Zenger doesn’t like ‘victim’ description for KU, expresses complete confidence in Self, staff in wake of college basketball scandal

Kansas athletic director Sheahon Zenger speaks during a Big 12 conference meeting in Irving, Texas, Wednesday, June 1, 2016. (AP Photo/LM Otero)

Count KU basketball coach Bill Self and athletic director Sheahon Zenger among those also not thrilled with the description of the University of Kansas as a “victim” in the widening college basketball scandal.

“It is new territory,” Zenger told the Journal-World on Thursday. “I would say both Coach Self and I — there have been comments made in the past week about it — neither of us like the term ‘victim.'”

Federal prosecutors have listed KU — along with Miami, Louisville and North Carolina State — as a victim in the latest indictment that alleges an Adidas executive and consultant orchestrated a pay-for-play scheme in college basketball. KU also highlighted the description of itself as a ‘victim’ as part of its official statement following the indictment. Last week’s indictment alleged that a mother and guardian of two KU players were illegally paid as part of the scheme.

“That’s the term they use in the (indictment), and therefore that is what you use early on,” Zenger said. “But neither one of us like that, but I don’t know what other phrase you use other than the (indictment) says we have been defrauded as an institution.”

Zenger said he thought the most important statement in the indictment as it relates to KU is that the “conspirators sought to conceal this information from the University of Kansas.”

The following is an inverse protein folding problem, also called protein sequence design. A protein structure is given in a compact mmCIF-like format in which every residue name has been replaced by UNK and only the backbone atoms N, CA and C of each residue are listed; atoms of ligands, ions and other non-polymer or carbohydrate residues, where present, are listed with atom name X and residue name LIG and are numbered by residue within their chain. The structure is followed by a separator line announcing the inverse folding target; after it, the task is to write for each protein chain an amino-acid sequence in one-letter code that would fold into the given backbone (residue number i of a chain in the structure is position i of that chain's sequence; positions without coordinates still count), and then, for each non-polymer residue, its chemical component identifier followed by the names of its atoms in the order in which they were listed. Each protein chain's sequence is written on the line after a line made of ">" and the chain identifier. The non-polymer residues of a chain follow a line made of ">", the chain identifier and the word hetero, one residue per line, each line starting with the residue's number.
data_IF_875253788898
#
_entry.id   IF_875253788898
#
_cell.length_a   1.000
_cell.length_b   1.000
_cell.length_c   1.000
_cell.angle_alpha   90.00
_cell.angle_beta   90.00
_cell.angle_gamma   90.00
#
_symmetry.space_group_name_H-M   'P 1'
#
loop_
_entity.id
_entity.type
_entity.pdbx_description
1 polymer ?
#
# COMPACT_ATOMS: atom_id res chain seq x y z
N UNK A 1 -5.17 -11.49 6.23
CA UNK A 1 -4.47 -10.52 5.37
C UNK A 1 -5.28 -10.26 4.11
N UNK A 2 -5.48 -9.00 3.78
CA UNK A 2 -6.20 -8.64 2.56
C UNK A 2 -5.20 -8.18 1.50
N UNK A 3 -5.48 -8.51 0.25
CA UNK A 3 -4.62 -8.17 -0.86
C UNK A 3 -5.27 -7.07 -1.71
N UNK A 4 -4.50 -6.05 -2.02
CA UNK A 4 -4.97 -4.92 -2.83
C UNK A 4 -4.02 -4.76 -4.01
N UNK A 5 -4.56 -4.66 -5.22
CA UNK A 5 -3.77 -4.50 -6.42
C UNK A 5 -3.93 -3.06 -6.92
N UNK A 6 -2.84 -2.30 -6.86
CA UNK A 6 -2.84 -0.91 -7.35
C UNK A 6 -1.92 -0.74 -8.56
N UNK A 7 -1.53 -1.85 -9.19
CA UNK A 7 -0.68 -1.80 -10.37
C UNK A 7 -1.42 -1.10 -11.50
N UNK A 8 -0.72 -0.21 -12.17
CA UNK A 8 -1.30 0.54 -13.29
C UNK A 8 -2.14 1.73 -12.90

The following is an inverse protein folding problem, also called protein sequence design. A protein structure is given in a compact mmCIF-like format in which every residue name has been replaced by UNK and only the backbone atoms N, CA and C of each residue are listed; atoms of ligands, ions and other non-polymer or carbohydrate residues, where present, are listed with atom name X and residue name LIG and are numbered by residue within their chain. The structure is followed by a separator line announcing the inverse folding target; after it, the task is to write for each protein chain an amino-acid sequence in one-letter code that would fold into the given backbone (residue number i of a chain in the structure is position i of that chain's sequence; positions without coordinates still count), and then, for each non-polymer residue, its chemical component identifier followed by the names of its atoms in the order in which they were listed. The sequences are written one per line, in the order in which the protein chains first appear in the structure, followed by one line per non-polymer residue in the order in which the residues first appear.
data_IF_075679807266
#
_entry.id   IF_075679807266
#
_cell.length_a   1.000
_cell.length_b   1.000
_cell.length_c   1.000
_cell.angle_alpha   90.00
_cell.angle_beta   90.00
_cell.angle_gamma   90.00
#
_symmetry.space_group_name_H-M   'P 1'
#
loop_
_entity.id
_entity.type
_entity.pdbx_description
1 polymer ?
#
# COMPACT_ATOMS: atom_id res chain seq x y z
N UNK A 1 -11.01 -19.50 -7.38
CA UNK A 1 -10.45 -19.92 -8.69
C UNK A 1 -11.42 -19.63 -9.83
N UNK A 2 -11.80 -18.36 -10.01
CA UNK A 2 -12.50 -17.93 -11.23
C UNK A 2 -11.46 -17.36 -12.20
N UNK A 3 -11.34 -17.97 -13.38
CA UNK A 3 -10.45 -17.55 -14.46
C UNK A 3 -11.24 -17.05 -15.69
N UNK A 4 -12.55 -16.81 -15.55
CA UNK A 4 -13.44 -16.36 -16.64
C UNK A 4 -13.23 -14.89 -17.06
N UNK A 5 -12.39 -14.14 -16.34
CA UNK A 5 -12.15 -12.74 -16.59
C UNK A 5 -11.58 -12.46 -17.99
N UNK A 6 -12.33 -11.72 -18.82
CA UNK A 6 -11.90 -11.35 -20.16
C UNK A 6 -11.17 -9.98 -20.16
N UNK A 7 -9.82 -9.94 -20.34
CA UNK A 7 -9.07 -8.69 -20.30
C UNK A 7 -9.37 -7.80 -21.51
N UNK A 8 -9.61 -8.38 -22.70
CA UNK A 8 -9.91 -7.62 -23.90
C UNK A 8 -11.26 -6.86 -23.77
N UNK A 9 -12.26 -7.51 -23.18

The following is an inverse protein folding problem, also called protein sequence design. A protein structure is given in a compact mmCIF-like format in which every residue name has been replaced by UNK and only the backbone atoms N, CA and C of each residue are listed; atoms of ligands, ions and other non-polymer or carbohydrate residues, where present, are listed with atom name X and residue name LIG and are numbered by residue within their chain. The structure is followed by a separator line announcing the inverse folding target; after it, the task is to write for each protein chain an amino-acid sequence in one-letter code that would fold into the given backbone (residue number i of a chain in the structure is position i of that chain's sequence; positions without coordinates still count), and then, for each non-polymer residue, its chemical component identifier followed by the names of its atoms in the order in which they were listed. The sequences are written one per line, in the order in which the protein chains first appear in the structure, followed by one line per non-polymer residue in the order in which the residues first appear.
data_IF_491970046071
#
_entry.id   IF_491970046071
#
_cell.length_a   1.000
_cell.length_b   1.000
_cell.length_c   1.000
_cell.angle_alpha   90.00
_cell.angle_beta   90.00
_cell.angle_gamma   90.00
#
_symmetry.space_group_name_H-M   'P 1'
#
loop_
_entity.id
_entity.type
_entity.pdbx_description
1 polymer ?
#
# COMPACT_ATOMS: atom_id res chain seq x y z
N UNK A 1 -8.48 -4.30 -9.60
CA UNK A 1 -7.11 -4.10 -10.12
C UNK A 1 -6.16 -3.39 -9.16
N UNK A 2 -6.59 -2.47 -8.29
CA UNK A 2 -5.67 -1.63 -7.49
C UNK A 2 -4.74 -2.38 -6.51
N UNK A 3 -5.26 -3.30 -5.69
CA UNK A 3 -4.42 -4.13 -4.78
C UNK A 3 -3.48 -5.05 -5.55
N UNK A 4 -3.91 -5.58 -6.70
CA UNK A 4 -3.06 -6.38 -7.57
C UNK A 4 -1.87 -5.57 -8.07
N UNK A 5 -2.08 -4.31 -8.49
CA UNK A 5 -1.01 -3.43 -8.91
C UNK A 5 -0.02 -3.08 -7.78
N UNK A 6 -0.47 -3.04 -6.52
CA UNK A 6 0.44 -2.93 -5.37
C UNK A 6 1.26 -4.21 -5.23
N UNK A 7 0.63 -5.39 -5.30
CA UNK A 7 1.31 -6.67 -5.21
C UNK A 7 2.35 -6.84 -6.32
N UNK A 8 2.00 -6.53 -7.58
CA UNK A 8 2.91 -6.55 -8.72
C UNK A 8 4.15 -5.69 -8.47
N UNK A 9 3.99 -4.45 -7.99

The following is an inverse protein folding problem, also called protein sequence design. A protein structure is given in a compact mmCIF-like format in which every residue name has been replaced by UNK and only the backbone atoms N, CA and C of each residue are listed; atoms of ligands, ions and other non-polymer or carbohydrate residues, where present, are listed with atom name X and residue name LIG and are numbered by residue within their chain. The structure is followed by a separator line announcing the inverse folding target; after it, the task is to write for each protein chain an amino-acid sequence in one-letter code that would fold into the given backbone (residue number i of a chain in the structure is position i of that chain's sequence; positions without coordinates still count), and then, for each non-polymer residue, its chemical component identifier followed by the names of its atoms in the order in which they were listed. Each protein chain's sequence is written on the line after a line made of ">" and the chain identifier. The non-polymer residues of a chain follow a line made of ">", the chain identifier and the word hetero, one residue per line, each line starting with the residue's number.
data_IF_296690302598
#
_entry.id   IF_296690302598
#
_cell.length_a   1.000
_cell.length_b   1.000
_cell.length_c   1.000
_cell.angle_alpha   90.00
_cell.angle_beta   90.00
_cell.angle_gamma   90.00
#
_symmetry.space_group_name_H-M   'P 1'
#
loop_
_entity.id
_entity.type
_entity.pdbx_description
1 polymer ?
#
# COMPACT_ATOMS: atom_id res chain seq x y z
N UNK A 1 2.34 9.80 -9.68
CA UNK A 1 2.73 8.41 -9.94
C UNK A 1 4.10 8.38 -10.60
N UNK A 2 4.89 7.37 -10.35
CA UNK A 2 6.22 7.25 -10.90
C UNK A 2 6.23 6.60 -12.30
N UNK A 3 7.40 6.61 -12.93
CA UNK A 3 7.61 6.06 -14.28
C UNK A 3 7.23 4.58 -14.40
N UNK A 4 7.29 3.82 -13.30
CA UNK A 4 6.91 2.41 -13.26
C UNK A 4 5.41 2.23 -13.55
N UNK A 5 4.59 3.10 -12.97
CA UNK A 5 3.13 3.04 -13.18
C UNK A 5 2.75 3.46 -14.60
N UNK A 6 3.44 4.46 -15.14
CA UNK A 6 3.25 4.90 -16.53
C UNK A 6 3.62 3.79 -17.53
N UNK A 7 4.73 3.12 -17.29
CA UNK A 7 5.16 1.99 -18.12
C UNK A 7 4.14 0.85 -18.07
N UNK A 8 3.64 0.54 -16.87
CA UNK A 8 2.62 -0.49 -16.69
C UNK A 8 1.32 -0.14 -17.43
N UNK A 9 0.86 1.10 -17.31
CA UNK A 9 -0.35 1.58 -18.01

The indictment uses that language regarding the other three schools as well. Unlike Miami, Louisville and North Carolina State, however, the indictment does not mention any KU coaches or officials as having done anything improper. Zenger expressed confidence that would remain the case as the investigation continues.

“We have complete faith in Coach Self and our staff that they go about things in the right way, and we have a very strong compliance unit here,” Zenger said. “They review all of our programs and all of our coaches yearly.”

Zenger said those compliance efforts have been going to “greater lengths” since September, when allegations surrounding pay-for-play at other universities first emerged.

The scandal has left KU with a decision on whether to extend its contract with Adidas. Two of the three defendants in the case — James Gatto and Merl Code — have ties with Adidas. Gatto is an executive of the firm, and Code was a consultant to Adidas during the time of the alleged crimes.

In September, just prior to the news breaking of the first round of indictments in the college basketball case, KU announced a multimillion-dollar, multiyear extension for Adidas to remain as the athletic apparel partner of KU Athletics. However, the deal has not been signed.

On Thursday, Zenger indicated KU was still working to complete the deal, but said KU and Adidas do need to have some additional conversations.

“What I would say is that over the years they have been a very good partner,” Zenger said. “As we move along toward the end of signing this, we need to monitor and make sure we have dotted all the ‘i’s’ and crossed all the ‘t’s.’ And there needs to be multiple conversations between both entities.”